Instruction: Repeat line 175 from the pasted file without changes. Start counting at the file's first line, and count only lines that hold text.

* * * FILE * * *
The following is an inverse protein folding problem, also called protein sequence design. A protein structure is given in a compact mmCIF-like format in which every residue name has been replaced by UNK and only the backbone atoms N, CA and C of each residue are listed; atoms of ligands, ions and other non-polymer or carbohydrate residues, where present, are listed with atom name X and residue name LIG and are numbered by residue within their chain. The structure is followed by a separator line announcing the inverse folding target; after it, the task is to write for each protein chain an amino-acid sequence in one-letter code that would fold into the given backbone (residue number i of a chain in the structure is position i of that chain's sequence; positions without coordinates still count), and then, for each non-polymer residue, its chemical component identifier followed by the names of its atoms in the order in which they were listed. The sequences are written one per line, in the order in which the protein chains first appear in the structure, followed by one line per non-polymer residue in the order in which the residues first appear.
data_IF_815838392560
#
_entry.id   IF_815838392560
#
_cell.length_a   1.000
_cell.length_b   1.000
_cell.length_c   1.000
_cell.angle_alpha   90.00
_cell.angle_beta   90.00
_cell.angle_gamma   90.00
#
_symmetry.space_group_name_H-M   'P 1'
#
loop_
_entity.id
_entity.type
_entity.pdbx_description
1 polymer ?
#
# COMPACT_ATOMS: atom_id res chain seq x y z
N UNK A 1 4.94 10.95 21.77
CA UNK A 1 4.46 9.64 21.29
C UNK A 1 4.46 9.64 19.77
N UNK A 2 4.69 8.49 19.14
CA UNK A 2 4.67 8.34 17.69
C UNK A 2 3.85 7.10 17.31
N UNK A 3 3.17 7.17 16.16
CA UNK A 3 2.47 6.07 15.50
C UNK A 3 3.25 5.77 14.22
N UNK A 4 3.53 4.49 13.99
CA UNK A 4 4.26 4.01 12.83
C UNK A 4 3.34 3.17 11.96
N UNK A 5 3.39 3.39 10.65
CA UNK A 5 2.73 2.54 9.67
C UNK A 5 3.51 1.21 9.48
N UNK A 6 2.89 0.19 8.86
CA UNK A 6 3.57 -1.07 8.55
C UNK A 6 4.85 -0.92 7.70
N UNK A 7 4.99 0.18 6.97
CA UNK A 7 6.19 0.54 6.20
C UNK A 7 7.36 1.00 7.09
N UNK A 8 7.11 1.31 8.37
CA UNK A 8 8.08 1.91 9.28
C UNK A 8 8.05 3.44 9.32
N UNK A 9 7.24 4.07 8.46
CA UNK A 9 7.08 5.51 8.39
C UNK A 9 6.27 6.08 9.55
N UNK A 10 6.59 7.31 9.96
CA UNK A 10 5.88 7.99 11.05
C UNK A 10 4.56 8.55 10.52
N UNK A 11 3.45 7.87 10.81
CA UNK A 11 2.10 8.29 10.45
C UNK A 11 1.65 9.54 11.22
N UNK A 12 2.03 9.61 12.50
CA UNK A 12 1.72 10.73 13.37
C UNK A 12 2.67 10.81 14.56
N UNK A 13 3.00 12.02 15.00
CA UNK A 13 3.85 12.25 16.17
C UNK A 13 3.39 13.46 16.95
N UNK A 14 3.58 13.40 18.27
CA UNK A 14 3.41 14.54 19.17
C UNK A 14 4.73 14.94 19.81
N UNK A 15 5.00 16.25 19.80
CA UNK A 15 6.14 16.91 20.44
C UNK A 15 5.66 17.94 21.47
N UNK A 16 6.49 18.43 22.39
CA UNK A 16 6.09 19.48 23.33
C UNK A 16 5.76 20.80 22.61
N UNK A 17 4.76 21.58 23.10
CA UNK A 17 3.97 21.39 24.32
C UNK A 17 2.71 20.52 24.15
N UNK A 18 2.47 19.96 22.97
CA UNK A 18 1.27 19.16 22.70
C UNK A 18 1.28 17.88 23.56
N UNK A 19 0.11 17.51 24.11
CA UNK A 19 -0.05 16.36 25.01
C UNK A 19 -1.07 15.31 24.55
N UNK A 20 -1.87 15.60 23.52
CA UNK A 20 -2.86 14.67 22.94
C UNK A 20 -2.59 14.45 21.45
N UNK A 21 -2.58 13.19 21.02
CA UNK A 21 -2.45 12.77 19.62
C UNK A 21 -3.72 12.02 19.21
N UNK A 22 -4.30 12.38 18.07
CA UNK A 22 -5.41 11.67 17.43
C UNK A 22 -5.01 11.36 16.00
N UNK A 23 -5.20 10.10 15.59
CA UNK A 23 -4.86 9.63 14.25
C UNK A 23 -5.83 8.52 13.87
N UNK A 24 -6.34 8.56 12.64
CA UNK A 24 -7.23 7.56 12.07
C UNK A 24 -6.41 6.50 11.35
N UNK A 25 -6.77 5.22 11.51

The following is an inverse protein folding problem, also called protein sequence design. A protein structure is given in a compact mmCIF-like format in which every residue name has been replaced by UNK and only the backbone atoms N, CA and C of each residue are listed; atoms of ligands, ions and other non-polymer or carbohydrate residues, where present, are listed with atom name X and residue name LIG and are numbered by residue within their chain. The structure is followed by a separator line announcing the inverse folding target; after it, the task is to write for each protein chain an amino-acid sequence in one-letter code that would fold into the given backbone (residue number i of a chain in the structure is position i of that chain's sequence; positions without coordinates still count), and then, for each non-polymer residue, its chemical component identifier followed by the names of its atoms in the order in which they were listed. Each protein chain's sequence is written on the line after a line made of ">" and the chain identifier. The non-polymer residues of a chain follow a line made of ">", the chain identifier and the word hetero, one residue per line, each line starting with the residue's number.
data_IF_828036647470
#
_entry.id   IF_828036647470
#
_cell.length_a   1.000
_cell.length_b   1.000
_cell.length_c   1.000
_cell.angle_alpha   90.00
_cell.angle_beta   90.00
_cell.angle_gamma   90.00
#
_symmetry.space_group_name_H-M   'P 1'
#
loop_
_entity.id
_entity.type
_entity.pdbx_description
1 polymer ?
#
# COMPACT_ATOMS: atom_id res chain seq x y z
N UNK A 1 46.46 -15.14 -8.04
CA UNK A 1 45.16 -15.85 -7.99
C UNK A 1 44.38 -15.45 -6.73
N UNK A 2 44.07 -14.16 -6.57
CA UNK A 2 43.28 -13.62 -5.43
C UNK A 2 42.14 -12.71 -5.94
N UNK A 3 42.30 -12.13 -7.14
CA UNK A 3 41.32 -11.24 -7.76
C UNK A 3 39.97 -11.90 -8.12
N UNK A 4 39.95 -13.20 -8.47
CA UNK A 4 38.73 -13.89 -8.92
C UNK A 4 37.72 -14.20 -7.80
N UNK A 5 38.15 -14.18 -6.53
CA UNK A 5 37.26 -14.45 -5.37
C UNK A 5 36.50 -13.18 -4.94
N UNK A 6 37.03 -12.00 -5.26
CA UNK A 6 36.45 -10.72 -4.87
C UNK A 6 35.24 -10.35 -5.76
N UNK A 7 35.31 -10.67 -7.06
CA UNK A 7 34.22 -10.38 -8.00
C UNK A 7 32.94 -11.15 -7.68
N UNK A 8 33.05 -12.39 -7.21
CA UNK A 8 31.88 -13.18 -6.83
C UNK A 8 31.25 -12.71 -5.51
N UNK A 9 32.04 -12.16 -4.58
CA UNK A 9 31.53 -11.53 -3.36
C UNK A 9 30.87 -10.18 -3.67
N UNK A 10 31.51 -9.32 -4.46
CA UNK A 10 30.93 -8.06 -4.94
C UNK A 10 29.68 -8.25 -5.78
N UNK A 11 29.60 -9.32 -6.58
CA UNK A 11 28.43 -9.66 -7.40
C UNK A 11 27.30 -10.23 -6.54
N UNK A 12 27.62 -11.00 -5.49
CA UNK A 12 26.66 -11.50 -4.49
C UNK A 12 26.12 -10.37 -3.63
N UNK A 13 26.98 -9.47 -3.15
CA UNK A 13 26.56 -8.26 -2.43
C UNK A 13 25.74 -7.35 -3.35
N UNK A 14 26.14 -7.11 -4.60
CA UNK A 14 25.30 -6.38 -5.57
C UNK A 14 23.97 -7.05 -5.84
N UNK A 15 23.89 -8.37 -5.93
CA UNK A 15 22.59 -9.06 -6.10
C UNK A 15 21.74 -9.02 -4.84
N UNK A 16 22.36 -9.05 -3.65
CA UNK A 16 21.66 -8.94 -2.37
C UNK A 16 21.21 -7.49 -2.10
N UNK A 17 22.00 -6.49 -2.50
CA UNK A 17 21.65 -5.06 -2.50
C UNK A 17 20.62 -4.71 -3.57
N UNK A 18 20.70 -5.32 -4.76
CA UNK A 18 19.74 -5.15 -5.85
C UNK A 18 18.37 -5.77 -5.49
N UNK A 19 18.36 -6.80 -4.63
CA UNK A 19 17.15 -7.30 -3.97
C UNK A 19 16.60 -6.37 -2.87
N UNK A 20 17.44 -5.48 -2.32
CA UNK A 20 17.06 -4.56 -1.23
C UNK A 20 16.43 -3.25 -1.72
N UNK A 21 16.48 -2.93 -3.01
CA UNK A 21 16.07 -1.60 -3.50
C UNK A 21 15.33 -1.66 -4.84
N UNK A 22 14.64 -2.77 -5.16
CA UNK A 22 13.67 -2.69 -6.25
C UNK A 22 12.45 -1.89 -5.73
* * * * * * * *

C UNK A 20 16.43 -3.25 -1.72